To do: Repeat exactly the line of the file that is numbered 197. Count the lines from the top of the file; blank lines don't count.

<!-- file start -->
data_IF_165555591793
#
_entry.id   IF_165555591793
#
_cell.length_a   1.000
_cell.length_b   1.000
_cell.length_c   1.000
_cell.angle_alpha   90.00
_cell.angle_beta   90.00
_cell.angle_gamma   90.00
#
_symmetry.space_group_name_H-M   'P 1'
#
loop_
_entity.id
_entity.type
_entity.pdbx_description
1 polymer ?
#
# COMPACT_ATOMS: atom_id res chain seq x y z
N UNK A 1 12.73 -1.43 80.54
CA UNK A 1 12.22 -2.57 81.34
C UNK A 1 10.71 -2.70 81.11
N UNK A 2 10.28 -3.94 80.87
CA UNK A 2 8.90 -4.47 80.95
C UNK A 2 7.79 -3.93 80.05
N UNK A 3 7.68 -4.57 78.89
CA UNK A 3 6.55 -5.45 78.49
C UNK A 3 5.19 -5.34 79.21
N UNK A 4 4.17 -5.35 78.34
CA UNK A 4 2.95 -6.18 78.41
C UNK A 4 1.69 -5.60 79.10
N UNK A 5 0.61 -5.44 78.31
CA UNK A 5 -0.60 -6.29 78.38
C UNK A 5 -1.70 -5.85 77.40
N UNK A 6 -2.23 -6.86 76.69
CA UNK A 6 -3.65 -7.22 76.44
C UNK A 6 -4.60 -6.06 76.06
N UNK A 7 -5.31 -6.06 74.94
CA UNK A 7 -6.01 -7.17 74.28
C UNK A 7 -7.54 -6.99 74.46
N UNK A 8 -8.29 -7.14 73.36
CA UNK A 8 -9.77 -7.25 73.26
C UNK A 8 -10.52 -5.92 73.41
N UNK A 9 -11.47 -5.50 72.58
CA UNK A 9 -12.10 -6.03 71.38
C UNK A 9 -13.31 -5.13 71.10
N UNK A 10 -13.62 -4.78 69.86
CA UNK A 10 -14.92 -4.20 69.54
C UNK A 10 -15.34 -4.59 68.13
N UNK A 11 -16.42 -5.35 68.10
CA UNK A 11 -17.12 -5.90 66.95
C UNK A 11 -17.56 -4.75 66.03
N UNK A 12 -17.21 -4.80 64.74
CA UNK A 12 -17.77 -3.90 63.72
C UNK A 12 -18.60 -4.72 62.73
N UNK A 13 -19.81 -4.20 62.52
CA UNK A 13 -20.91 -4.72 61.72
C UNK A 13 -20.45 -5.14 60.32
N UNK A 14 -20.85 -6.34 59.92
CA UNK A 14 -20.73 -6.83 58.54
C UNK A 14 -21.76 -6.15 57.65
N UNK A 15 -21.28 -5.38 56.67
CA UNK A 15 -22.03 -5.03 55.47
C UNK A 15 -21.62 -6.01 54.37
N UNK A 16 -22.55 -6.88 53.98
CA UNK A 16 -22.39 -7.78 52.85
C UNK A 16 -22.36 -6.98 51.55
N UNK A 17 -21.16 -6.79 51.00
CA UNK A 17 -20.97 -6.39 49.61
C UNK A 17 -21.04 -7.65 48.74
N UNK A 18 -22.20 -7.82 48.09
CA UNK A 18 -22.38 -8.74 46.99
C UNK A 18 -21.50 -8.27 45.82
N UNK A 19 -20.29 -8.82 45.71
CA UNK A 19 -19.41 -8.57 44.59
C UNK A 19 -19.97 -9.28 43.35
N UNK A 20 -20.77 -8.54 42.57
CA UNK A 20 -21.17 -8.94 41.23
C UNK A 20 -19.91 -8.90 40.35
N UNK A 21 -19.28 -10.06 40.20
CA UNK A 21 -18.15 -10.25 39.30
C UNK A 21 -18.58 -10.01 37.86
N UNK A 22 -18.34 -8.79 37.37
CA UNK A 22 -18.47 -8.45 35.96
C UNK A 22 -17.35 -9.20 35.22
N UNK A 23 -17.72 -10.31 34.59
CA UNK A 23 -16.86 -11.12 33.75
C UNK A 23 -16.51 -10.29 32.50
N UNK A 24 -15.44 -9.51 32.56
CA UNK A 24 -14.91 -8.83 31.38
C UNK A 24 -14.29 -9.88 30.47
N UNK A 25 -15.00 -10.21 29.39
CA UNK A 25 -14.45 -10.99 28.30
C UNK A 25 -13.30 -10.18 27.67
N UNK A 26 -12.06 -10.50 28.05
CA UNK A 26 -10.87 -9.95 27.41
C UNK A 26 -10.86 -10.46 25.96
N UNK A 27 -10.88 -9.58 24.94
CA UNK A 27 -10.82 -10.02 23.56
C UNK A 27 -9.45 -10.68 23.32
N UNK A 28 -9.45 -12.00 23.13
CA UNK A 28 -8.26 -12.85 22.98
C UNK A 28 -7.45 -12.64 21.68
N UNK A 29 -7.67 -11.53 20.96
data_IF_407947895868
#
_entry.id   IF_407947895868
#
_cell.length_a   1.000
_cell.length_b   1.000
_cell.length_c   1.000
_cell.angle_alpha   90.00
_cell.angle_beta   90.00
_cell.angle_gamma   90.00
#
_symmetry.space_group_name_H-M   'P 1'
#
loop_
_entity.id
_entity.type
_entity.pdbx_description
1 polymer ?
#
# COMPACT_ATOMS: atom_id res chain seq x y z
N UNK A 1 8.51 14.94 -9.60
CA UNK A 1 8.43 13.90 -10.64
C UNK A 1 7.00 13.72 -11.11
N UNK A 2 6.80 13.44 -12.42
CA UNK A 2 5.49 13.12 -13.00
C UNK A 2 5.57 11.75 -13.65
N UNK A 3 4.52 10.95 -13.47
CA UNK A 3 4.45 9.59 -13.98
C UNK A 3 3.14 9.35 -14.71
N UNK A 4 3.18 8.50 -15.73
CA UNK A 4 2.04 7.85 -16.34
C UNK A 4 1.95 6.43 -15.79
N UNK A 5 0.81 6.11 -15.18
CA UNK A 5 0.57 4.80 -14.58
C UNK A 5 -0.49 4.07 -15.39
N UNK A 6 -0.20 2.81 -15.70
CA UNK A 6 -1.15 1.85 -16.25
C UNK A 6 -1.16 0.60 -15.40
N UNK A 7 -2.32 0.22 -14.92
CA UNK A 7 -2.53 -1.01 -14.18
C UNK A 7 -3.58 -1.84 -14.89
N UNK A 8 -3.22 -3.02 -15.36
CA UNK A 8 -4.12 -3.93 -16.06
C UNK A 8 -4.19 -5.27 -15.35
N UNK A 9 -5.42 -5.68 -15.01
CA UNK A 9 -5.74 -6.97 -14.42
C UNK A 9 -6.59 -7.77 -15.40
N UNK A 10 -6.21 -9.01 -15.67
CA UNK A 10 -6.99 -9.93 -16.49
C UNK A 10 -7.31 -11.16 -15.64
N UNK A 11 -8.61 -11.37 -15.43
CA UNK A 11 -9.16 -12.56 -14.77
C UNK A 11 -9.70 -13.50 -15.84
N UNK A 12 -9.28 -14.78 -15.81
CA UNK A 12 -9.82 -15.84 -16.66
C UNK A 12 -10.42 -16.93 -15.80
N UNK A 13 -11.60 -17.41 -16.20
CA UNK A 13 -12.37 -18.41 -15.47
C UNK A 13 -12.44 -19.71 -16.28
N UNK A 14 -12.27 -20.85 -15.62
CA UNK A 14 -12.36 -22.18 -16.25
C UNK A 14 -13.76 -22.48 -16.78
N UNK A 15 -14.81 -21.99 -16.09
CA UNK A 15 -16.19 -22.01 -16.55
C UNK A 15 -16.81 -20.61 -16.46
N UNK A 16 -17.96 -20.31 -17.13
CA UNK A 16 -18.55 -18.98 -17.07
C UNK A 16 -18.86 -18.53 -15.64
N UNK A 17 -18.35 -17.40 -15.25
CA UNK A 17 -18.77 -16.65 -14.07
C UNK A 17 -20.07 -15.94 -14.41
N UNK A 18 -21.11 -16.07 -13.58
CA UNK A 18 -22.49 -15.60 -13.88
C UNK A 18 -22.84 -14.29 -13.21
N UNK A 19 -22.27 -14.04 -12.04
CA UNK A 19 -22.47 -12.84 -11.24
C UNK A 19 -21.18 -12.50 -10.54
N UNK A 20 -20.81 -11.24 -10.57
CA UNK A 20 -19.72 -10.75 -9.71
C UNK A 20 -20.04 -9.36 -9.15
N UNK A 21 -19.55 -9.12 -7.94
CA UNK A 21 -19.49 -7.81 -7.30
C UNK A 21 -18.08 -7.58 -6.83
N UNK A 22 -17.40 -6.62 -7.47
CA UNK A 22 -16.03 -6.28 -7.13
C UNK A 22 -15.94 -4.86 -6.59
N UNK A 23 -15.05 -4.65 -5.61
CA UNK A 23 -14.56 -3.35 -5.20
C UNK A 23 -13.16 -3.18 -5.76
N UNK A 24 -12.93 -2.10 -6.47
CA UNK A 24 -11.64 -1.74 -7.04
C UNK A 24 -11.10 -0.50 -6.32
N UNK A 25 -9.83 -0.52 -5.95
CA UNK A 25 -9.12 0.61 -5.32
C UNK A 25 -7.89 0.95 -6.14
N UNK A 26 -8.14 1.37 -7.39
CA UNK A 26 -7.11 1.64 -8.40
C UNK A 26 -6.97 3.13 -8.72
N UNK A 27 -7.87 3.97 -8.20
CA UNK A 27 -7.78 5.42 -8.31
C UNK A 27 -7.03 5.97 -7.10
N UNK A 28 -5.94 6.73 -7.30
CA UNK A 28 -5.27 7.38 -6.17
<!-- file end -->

C UNK A 24 -11.10 -0.50 -6.32